servpure
Contributor
Contributor

High hardware interrupt CPU utilization w/local storage

I'm seeing greater than 50% of overall guest CPU utilization coming from hardware interrupts on my system, and I could use some help.

Using Process Explorer on a natively installed Windows 2003 R2 server, I'm seeing regular CPU spikes up to 35% associated with hardware interrupts. After a lot of research and testing/monitoring with SiSoftware Sandra Lite, I have ruled out memory and CPU contention and pinned this down to disk reads and writes causing these hardware interrupts.

My system uses an LSI MegaRaid SAS 8308ELP with battery backed up cache and 8 Seagate ES.2 SATA II drives in a RAID 10 array. Both the VMFS partitions and the Windows partitions were carefully aligned (and it does help). The array pumps out over 450 MB/s on large sequential reads and over 250 MB/s on large sequential writes, so performance is phenomenal, but this is coming at great expence to the CPU by way of these hardware interrupts.

I had a friend with a SAN test his system the same way and he is seeing nothing in the way of CPU utilization associated with hardware interrupts. I have to assume that this has something to do with me using local storage, and some very undesireable behavior of ESX.

Attached is a screen capture of what Process Explorer shows during the SiSoftware Sandra file system benchmark, which clearly shows the prolonged high hardware interrupt CPU utilization, and it also shows the normal spikey utilization that the server sees under normal operations. The two other windows show the primary non-interrupt CPU users which are MS SQL and a W3WP from IIS, but they pale in comparison. Note that the ESX host has more cores and memory than are currently granted to individual guests, and the other systems running on this box have very nominal utilization overall, however they all show CPU spikes with hardware interrupts on even small reads and writes. The size of the reads and writes however do impact the size of the CPU spikes.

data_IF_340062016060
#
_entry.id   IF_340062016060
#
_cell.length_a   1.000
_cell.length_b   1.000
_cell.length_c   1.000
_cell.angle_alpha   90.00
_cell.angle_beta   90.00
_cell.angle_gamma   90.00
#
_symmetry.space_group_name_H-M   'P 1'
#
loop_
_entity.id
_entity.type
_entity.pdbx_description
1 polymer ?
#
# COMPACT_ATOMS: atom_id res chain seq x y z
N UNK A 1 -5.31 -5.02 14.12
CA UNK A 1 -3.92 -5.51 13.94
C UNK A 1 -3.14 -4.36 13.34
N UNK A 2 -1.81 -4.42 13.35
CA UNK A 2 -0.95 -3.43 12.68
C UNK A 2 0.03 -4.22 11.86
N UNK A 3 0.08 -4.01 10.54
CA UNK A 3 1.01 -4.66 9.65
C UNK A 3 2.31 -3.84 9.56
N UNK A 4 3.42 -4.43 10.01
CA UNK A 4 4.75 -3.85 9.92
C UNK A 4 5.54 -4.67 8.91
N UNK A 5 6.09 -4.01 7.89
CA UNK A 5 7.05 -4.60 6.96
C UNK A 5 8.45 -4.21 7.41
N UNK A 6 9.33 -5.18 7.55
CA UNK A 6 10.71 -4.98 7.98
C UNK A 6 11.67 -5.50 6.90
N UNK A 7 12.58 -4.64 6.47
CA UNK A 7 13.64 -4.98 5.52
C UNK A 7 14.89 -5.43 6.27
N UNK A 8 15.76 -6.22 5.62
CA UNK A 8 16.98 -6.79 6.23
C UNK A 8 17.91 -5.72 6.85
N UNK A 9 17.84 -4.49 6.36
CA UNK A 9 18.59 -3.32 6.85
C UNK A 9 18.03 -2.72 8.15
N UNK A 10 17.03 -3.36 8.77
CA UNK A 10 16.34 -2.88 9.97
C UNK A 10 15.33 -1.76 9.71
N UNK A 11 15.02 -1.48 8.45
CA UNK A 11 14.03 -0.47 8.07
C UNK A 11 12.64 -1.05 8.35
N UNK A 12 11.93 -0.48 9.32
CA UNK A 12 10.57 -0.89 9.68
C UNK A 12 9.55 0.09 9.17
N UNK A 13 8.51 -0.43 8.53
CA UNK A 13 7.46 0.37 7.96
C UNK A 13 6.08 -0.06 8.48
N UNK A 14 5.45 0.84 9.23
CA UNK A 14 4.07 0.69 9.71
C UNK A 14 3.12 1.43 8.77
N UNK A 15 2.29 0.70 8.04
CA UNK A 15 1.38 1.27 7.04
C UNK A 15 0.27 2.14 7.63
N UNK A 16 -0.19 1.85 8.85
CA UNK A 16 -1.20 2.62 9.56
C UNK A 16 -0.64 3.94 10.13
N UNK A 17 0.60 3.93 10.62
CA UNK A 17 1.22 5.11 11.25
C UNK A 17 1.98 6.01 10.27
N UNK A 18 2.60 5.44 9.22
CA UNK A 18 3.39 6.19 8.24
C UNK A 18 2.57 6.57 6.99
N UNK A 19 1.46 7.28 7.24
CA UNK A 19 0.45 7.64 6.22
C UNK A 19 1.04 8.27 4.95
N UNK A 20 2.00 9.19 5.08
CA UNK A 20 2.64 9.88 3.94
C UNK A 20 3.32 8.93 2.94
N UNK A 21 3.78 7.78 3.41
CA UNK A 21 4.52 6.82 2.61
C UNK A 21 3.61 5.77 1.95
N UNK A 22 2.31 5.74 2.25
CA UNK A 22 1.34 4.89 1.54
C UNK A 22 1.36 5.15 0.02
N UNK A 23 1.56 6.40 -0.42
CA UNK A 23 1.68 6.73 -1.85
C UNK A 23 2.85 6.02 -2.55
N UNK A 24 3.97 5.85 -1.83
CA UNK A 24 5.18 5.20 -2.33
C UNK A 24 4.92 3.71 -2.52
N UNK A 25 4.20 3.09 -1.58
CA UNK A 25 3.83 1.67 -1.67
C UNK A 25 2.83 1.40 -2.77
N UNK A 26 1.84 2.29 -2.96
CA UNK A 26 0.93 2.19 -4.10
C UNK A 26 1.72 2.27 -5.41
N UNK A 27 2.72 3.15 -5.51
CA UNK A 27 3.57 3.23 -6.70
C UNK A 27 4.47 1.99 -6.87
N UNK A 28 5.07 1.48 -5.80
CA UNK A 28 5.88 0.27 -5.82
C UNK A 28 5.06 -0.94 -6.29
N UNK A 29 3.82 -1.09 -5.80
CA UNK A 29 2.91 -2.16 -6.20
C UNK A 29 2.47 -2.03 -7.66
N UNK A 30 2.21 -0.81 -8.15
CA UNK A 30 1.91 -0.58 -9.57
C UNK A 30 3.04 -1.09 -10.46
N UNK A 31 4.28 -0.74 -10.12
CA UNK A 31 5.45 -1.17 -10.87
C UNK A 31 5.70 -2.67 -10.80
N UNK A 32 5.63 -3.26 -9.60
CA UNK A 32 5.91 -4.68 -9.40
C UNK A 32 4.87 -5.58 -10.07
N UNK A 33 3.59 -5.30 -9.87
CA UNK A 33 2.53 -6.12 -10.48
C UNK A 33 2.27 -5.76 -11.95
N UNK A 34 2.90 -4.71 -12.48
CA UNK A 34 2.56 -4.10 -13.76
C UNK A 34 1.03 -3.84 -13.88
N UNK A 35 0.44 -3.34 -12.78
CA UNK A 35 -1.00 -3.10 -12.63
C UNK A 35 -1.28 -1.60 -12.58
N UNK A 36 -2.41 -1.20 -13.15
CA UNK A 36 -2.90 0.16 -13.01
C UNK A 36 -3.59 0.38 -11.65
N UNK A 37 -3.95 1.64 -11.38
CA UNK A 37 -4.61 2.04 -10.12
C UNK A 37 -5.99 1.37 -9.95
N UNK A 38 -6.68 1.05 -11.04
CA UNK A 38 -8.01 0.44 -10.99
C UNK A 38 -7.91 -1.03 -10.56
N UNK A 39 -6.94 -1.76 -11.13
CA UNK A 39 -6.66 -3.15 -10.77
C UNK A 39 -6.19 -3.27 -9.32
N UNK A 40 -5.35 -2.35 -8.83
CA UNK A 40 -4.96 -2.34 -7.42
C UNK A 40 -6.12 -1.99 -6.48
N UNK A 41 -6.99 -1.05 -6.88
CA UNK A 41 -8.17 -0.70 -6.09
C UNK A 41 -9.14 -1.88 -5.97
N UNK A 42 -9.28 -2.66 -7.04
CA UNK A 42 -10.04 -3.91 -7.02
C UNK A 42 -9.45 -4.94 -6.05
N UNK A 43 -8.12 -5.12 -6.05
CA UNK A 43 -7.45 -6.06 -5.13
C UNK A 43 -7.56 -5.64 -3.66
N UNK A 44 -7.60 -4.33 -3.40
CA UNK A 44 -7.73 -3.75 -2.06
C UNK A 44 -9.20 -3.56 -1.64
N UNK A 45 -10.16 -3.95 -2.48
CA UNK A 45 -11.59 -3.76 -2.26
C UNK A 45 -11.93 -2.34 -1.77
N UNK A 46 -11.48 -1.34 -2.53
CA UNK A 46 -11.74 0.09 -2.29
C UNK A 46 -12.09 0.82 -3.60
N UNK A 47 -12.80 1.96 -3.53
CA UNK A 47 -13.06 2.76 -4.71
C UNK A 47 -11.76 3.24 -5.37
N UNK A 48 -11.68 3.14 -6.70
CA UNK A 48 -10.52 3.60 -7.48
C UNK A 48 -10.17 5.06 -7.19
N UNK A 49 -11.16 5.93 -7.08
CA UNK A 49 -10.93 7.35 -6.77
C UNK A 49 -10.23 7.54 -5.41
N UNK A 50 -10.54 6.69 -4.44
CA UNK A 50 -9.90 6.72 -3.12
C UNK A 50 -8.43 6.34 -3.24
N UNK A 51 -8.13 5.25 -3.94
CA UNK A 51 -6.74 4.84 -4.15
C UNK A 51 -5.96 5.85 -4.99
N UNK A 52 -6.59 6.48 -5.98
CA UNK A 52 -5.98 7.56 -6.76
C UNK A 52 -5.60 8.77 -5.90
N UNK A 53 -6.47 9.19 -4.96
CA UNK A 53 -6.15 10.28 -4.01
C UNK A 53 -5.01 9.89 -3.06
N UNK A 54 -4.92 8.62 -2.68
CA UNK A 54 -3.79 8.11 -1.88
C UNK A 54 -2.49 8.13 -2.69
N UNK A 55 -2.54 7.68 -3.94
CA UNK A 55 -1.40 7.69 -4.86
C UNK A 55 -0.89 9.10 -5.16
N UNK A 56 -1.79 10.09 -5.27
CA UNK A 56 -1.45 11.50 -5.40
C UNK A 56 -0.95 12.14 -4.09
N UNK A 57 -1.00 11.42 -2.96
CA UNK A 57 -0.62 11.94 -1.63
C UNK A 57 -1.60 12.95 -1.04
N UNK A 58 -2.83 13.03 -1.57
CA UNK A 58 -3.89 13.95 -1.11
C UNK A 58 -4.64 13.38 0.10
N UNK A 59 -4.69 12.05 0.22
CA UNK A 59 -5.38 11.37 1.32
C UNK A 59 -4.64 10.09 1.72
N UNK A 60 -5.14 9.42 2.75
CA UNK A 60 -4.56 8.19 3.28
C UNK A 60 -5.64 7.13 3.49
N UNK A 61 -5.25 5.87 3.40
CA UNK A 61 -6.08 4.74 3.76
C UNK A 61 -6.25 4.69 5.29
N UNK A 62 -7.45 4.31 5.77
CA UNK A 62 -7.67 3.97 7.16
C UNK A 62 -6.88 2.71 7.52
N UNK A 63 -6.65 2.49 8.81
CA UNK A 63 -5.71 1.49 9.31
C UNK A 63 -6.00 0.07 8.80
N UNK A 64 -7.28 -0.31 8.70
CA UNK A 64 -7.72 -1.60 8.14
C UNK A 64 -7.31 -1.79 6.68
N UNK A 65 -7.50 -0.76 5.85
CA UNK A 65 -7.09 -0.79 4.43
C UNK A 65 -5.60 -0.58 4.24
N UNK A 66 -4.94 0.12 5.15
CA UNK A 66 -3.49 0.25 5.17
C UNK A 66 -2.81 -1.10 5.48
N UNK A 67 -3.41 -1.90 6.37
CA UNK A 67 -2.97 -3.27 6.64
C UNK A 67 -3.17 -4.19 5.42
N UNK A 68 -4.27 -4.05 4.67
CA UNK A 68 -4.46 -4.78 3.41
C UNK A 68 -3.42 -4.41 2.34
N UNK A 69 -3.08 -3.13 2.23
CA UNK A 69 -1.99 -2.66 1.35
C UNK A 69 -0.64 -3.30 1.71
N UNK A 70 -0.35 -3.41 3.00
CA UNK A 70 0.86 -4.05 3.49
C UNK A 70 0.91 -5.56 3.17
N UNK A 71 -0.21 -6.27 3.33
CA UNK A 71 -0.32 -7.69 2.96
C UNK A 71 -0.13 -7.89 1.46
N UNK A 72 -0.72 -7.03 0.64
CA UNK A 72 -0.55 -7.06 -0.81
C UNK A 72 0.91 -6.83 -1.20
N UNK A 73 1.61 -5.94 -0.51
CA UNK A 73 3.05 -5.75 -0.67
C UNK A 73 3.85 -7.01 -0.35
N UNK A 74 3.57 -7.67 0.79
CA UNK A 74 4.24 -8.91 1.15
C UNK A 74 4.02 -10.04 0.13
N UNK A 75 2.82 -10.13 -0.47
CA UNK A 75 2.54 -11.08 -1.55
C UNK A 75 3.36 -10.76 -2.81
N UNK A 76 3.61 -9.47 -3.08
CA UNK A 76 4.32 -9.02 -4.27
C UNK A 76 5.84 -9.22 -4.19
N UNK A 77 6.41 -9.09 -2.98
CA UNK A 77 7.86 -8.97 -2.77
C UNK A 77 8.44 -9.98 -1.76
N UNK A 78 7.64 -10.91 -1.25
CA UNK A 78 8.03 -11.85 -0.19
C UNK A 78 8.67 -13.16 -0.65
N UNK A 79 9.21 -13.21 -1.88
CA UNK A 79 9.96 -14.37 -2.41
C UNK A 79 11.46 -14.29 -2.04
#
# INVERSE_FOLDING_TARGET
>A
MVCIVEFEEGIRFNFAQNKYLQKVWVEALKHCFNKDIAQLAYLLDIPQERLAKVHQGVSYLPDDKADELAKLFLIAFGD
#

Does anyone have a suggestion for how to approach this. Is this normal with local storage or a bug?

Thanks,

Matt

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7 Replies
Dave_Mishchenko
Immortal
Immortal

Hi Matt, what sort of server / motherboard are you using? Also is it ESX 3.5 or ESX 3i that you're using?

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servpure
Contributor
Contributor

Hi Dave, it's a fully patched ESX 3.5 server, cleanly installed. The server is a SuperMicro 6025B-URV which is on the compatability list along with the RAID card. It has 2 x Intel E5420 procesors (quad 2.5 Ghz each) and currently 8 GB of qualified memory. I was seeing the same thing on another server running 3.x and an unofficially supported Adaptec 2420SA SATA setup (works without tweaking since VMware sees this as a SCSI card), but I'm not concerned about that server at all.

I suppose what would be conclusive is to know if others are also seeing this with local storage during moderate to high disk I/O, with SAS, SCSI or newly supported SATA drives.

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christianZ
Champion
Champion

Well in our performance thread here () I can see always high cpu utilization by high MB/sec.

That seems to be normal IMHO.

And don't forget by very high vm cpu utilization the cpu cycles could be showed not correctly.

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servpure
Contributor
Contributor